I wondered if the same lack of productivity had happened before and if Larry's entire career was based on his image. It doesn't seem possible. Many organizations will tolerate mediocre performers or inconsistent performers but Larry was a absolute nonperformer. Few places are that tolerant.

Or are they?

Scottsboro and Duke

John Steele Gordon examines the cases of the Scottsboro Boys and the Duke lacrosse players.

Beeb Binge

Damian Thompson on the BBC's addiction to bias. An excerpt:

Justin Webb, the BBC's Washington correspondent, is quoted as saying that "in the tone of what we say about America, we have a tendency to scorn and deride." (Would "we" in this instance mean Matt Frei, I wonder?) Roger Mosey, former head of BBC television news, says he has "some sympathies with what Janet Daley says generally about a liberal/pinko agenda".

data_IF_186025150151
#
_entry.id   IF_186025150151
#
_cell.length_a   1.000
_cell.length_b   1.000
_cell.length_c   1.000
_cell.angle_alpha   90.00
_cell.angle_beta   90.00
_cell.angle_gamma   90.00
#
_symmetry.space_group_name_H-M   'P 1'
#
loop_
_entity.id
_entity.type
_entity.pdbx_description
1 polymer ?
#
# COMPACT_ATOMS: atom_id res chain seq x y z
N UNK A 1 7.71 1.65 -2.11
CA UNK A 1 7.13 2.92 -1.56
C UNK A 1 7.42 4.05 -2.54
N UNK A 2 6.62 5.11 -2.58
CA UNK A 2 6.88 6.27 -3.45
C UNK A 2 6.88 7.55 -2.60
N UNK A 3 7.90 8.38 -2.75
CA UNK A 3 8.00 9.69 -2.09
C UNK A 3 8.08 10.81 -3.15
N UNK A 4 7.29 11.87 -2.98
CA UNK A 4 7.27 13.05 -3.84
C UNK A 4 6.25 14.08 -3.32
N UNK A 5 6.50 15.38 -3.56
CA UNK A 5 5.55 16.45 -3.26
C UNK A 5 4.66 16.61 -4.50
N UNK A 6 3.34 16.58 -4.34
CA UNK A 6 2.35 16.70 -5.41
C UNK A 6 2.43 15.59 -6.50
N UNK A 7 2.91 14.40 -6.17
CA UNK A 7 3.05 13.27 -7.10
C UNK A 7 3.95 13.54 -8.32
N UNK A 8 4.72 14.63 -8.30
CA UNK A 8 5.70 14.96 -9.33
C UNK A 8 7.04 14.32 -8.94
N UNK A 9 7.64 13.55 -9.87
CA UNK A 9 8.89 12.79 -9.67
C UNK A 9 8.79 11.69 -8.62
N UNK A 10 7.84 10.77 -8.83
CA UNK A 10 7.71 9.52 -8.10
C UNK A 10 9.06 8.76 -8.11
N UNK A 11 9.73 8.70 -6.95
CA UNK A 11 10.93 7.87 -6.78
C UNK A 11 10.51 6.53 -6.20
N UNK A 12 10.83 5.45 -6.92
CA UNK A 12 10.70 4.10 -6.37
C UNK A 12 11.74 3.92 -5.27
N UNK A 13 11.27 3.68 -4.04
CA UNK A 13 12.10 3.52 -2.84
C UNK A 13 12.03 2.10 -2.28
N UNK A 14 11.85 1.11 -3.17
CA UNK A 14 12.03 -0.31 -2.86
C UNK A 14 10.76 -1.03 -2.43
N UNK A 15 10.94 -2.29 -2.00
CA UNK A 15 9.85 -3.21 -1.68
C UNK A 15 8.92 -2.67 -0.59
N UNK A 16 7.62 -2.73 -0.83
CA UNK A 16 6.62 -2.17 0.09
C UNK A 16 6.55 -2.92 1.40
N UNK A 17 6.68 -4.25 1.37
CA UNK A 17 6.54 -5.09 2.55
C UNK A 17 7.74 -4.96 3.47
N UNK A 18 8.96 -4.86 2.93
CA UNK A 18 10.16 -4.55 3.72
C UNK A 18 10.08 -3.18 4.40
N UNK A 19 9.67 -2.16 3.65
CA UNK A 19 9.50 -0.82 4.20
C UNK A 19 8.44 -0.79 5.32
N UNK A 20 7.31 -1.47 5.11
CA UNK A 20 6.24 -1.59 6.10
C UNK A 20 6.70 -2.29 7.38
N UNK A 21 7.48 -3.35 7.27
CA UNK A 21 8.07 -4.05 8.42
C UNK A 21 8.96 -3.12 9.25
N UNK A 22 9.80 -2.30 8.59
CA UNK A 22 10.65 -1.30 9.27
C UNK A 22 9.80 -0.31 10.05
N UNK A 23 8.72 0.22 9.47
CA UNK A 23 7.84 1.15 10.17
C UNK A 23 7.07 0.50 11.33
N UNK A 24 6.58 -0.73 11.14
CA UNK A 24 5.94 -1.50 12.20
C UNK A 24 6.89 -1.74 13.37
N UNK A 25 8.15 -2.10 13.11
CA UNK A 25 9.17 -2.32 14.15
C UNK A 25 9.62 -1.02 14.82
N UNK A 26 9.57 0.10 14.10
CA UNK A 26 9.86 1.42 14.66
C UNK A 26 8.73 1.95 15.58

Stephen Whittle, a former controller of the BBC's editorial policy, says that its journalists work within a straitjacket of unchallenged liberal assumptions.

Quote of the Day

Stupidity is an elemental force for which no earthquake is a match.

- Karl Kraus

Tuesday, June 19, 2007

For The Geek Who Has Everything

Geekologie has the details on the Star Wars Plush dolls. I bet Trump has one.

Too True

From Seth Godin: Hilarious and real.

10 Acts of Hidden Aggression

  1. Freezing the hiring of needed staff.
  2. Not permitting the firing of incompetents.
  3. Forcing the work unit to provide staff support to an ever-increasing group of committees.
  4. Not financing attendance at professional conferences.
  5. Reorganizing the work unit every six to seven months.
  6. Holding the managers responsible for decisions outside of their control.
  7. Permitting all work units except the targeted one to flaunt various rules.
  8. Failing to support the work unit in the wake of meritless attacks from community groups.
  9. Bringing in executives who have no experience in the work unit's specialty to run the work unit.
  10. Not creating a career path so the work unit consequently becomes a dead-end.

Does HR Add Value?

Evil HR Lady has some thoughts on the question of whether HR adds value.

10 Ways Not To Complete A Project

  1. Have a vague goal.